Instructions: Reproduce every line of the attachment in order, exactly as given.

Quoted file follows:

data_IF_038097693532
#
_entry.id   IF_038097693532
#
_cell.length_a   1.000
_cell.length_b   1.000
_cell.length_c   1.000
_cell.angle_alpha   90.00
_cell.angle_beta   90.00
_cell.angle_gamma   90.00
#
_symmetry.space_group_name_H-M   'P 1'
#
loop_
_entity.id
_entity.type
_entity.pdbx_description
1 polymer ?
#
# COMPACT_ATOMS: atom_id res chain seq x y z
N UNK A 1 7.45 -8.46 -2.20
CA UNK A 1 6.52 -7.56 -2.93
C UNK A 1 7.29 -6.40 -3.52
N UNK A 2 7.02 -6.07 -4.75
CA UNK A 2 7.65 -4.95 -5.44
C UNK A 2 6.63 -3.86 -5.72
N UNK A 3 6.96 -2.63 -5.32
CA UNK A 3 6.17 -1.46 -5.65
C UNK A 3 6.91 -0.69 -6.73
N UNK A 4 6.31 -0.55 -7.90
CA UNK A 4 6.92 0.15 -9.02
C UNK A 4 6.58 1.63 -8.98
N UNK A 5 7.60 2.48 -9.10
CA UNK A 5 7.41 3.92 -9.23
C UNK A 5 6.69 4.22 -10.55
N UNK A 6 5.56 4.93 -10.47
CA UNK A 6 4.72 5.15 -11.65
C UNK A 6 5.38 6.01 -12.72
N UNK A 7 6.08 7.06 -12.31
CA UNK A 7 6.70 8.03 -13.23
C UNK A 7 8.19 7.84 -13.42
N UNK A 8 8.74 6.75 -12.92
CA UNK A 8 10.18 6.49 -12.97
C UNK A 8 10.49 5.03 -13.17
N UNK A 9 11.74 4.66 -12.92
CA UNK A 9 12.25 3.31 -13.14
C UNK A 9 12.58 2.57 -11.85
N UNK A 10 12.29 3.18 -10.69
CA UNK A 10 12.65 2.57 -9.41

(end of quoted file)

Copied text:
data_IF_038097693532
#
_entry.id   IF_038097693532
#
_cell.length_a   1.000
_cell.length_b   1.000
_cell.length_c   1.000
_cell.angle_alpha   90.00
_cell.angle_beta   90.00
_cell.angle_gamma   90.00
#
_symmetry.space_group_name_H-M   'P 1'
#
loop_
_entity.id
_entity.type
_entity.pdbx_description
1 polymer ?
#
# COMPACT_ATOMS: atom_id res chain seq x y z
N UNK A 1 7.45 -8.46 -2.20
CA UNK A 1 6.52 -7.56 -2.93
C UNK A 1 7.29 -6.40 -3.52
N UNK A 2 7.02 -6.07 -4.75
CA UNK A 2 7.65 -4.95 -5.44
C UNK A 2 6.63 -3.86 -5.72
N UNK A 3 6.96 -2.63 -5.32
CA UNK A 3 6.17 -1.46 -5.65
C UNK A 3 6.91 -0.69 -6.73
N UNK A 4 6.31 -0.55 -7.90
CA UNK A 4 6.92 0.15 -9.02
C UNK A 4 6.58 1.63 -8.98
N UNK A 5 7.60 2.48 -9.10
CA UNK A 5 7.41 3.92 -9.23
C UNK A 5 6.69 4.22 -10.55
N UNK A 6 5.56 4.93 -10.47
CA UNK A 6 4.72 5.15 -11.65
C UNK A 6 5.38 6.01 -12.72
N UNK A 7 6.08 7.06 -12.31
CA UNK A 7 6.70 8.03 -13.23
C UNK A 7 8.19 7.84 -13.42
N UNK A 8 8.74 6.75 -12.92
CA UNK A 8 10.18 6.49 -12.97
C UNK A 8 10.49 5.03 -13.17
N UNK A 9 11.74 4.66 -12.92
CA UNK A 9 12.25 3.31 -13.14
C UNK A 9 12.58 2.57 -11.85
N UNK A 10 12.29 3.18 -10.69
CA UNK A 10 12.65 2.57 -9.41